Other solutions proposed by Soares will chip away at the traditional meritocratic foundations of admissions policy. Despite his call to “revamp” rather than eliminate standardized testing, he favors policy changes that will effectively neutralize one of the most important functions of such testing—to impartially judge the relative merits of individuals at different schools whose grades are similar.
“Over the decades, one of the most reliable indicators of college performance is not the SAT or even high school grade point average but rank in class,” Soares declares, but nowhere in the entire book does he cite any evidence for this. He recommends that the top tenth of every high school class be “admissible” at elite colleges. The impracticality of such a blanket application of class rank as a measure is immediately apparent—it equates the rank at an extremely competitive school filled with high achievers to the same rank at an inferior school where many of the graduates are barely literate.
Using such a flawed standard will likely result in more talented, better prepared students being denied admission to favor the less able. Three scenarios are likely for schools suffering a wholesale drop in quality: the university must lower its standards across the board, the ill-prepared students will be “ghettoized” into weaker academic programs, such as sociology, or such students will have a high rate of failure, as in the University of Colorado at Boulder example above.
Ironically, Wake Forest intends to substitute the very sort of subjective measures, such as personal interviews and “evidence of character and talent,” that Soares criticized Yale for in his book (he claims they were used to perpetuate upper class privilege). And Wake Forest’s subjectivity goes far beyond Yale’s, since Yale used these subjective measures in conjunction with standardized tests. (Wake Forest will only use SAT tests for admissions decisions only if the applicant volunteers his or her scores.)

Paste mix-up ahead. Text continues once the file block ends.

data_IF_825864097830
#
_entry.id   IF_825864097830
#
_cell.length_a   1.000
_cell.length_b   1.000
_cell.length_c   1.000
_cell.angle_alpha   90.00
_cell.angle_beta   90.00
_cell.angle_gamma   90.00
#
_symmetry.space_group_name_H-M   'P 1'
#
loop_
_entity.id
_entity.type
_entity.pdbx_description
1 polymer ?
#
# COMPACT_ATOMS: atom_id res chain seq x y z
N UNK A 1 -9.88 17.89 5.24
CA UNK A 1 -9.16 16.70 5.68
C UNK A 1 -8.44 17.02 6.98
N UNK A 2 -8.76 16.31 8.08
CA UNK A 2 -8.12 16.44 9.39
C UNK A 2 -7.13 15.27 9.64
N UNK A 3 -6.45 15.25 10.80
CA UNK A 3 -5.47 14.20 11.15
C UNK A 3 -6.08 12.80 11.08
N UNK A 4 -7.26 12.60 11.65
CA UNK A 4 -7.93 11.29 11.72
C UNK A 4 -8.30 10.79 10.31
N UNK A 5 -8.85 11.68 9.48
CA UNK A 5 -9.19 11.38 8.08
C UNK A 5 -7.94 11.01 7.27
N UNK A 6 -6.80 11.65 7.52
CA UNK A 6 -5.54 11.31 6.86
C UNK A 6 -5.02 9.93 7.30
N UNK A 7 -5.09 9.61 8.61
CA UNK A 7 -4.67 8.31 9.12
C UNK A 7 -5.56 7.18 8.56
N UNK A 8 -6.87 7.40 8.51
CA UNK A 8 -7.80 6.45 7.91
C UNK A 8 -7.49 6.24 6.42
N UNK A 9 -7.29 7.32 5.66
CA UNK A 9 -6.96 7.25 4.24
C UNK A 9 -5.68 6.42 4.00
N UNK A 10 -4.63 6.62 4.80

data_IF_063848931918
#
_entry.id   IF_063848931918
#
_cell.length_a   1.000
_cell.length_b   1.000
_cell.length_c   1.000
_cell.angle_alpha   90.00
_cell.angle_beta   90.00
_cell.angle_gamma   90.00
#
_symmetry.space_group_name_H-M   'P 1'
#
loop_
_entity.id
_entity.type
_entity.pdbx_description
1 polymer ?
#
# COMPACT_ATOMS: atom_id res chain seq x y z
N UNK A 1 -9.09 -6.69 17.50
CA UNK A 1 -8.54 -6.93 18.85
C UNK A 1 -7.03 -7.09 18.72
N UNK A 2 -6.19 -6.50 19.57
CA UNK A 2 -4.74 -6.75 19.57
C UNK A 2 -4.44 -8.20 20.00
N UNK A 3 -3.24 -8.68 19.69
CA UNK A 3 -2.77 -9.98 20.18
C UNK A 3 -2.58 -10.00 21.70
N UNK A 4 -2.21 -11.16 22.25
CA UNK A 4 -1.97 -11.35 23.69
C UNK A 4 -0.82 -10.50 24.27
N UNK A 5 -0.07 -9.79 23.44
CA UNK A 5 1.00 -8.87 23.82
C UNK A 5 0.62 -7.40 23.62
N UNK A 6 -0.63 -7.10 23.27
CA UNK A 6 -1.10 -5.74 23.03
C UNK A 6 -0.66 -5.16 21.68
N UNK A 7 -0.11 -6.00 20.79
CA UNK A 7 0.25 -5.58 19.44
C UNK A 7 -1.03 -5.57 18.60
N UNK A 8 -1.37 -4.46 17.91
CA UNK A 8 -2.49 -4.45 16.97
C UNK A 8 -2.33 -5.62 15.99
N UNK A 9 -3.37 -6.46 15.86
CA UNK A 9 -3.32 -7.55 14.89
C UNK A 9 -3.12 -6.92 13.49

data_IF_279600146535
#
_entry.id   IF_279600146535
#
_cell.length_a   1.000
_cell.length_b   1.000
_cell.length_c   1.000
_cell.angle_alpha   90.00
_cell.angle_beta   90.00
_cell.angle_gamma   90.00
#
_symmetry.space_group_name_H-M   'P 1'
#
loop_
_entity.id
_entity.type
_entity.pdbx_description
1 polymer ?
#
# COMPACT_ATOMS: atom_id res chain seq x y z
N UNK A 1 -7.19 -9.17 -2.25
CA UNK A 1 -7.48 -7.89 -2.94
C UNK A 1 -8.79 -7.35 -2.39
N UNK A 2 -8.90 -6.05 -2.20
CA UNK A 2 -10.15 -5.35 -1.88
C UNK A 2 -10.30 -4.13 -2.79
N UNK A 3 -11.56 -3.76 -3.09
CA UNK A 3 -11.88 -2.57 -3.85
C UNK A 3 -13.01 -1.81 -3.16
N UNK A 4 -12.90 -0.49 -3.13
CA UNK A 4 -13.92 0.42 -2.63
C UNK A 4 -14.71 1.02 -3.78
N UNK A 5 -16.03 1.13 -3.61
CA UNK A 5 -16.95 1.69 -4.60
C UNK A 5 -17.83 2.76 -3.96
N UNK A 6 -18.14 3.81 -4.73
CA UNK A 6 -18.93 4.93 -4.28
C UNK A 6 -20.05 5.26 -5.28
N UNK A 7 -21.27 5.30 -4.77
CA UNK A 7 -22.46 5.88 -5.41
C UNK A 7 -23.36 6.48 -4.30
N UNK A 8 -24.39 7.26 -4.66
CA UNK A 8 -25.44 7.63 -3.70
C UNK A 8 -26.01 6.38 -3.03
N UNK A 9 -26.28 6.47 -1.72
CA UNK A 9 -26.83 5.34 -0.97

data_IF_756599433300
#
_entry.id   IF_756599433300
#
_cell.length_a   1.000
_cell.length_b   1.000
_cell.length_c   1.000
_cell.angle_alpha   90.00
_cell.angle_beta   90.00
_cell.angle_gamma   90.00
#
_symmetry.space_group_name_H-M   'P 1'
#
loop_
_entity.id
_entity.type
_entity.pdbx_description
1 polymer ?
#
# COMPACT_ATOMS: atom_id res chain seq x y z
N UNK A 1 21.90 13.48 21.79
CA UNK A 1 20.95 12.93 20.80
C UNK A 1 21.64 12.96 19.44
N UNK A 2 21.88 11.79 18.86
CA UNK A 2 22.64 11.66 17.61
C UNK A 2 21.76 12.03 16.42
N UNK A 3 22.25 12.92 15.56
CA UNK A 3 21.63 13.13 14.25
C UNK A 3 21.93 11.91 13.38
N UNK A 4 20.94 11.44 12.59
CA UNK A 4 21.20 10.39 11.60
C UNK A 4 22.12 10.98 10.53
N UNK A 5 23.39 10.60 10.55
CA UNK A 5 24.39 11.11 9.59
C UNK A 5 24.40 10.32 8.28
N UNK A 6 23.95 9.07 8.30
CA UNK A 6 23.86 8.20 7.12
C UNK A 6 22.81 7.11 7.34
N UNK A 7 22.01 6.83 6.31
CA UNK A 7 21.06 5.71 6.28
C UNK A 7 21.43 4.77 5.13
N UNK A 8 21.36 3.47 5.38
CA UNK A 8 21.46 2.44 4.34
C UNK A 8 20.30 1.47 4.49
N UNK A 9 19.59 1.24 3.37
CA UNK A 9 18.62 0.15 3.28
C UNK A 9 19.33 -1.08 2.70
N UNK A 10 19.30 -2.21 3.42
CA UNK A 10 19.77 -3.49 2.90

But such inconsistencies do not seem to matter when there are political goals like achieving diversity in store. Soares recommends that all elite colleges reserve 25 percent of their seats for students from the bottom two-fifths in family income. Background, or class, has as much or greater importance than achievement in an egalitarian system.
For all the high-blown rhetoric about creating a fairer standard, the policy change against required SAT scores will instead make admissions more arbitrary and politically expedient. And it is one more incremental change away from a tradition that uses the fairest measure of all, merit, toward one where membership in a politically favored group is key.